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Lending Protocol Inverse Finance Loses $15.6M in Crypto Following Hack

Inverse Finance, an ethereum-based lending protocol, has lost $15.6 million in cryptocurrency following a hack, CoinDesk reported Saturday (April 2).

The cyberattack reportedly targeted the Anchor money market and artificially manipulated token prices, borrowing loans against extremely low collateral.

PeckShield, a blockchain security firm, said the Inverse attacker had taken advantage of a vulnerability in a Keep3r price oracle the firm used to track token prices, tricking the oracle into thinking the Inverse INV token had gone really high. From there, the attacker had apparently taken out multi-million-dollar loans using INV as collateral.

The report says that the attack took some serious funding to pull off. The attacker reportedly withdrew 901 ETH, or around $3 million, from Tornado Cash — which is normally used for disbursing crypto without leaving a trail.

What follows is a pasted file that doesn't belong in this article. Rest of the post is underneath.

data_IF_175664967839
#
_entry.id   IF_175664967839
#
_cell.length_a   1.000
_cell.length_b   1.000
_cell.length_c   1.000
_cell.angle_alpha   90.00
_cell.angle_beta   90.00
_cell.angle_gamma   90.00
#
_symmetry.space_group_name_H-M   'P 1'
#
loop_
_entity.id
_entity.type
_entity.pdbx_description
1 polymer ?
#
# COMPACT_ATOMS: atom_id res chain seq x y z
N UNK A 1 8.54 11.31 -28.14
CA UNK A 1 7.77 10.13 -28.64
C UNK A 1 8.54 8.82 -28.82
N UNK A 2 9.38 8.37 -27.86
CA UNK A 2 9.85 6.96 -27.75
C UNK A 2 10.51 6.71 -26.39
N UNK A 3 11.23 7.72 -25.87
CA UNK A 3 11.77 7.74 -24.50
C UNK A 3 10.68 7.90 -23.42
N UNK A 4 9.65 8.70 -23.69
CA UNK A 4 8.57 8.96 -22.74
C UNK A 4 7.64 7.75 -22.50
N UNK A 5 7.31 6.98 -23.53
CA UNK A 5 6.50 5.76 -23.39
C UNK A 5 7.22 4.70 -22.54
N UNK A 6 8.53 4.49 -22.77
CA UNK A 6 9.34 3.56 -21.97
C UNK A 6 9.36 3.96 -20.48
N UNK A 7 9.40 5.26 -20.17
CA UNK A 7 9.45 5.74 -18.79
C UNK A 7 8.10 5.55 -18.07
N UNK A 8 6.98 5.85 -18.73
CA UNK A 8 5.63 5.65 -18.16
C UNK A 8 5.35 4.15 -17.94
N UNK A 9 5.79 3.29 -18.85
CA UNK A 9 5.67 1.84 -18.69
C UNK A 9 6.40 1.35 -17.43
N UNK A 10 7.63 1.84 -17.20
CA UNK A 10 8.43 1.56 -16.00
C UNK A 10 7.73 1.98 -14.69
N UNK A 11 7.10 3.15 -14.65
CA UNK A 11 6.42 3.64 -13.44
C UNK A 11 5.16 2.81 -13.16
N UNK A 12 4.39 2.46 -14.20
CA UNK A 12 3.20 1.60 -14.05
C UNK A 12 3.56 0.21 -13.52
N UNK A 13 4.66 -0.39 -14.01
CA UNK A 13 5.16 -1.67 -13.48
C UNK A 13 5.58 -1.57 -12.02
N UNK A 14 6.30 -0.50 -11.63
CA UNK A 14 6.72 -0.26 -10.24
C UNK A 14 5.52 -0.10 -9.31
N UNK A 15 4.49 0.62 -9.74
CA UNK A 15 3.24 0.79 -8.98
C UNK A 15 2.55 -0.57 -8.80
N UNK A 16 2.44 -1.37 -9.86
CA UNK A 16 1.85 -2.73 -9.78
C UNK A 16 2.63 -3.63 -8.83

After that, the attacker reportedly injected the mystery funds into numerous trading pairs on the SushiSwap decentralized finance (DeFi) exchange, inflating the INV price in the eyes of the Keep3r oracle.

After that, with the price high enough, the attacker took out the loans before arbitrageurs brought the price back to normal levels.

There have been numerous hacks of DeFi protocols just this week, which shows the sophisticated techniques that attackers have been using. One of the others saw the Ronin Network announce a loss of $625 million in crypto. Then, Ola Finance said it had been exploited for $3.6 million.

Read more: In $625M Hack, a Bigger Crypto Security Problem Is on Display

PYMNTS wrote that the Ronin hack involved a hacking of five passwords. Crypto is a field in which there is a large amount of hacking going on — last year, $14 billion was stolen, hacked and scammed away.

Flora Li, head of the Huobi cryptocurrency exchange’s Research Institute, said the issue came down to shortcuts taken to relieve network bottlenecks as the game involved in the hack became more popular. Hackers then took advantage of the shortcuts.

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